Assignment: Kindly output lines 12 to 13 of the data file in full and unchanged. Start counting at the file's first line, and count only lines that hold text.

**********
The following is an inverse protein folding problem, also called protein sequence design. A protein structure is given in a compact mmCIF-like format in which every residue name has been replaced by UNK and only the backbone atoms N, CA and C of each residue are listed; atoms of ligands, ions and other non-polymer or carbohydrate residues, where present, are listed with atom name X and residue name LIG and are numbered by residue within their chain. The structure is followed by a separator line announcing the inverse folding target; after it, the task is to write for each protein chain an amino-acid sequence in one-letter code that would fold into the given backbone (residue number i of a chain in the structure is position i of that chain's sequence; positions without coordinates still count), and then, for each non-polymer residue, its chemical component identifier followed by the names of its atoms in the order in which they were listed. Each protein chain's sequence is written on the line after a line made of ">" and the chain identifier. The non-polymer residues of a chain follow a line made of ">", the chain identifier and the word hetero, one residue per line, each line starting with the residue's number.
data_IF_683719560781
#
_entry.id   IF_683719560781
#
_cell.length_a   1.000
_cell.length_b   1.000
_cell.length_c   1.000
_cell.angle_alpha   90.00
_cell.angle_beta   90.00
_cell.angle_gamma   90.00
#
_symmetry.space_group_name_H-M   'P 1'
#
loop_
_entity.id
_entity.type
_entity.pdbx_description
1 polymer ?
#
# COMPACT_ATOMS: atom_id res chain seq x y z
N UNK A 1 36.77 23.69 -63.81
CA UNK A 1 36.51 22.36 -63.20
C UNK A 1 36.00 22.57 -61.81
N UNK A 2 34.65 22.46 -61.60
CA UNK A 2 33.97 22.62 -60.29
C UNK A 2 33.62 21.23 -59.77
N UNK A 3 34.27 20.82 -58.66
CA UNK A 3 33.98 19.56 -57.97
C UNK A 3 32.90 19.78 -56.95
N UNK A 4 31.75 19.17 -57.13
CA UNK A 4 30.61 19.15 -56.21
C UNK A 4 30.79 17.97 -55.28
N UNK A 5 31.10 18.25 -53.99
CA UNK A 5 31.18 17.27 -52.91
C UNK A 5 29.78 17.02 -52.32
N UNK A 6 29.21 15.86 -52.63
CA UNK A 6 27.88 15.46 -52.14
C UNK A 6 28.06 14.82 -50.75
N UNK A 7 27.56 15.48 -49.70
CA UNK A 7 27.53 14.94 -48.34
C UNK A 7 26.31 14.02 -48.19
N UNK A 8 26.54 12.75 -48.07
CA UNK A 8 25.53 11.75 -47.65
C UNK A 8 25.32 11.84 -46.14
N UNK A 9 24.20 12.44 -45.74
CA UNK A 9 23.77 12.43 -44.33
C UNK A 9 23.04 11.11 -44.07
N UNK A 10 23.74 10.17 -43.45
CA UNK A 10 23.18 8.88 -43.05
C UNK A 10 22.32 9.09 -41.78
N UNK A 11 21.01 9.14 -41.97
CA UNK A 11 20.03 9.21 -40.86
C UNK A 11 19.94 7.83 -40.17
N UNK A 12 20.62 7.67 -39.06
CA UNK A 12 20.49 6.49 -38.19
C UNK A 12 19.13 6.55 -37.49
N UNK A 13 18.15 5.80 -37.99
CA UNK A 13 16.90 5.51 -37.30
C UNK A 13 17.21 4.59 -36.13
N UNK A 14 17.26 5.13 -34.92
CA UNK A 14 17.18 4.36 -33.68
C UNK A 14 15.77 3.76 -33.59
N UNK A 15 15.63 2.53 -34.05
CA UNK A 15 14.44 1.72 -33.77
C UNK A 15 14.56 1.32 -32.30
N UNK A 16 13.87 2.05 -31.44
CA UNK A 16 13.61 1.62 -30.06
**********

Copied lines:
#
_symmetry.space_group_name_H-M   'P 1'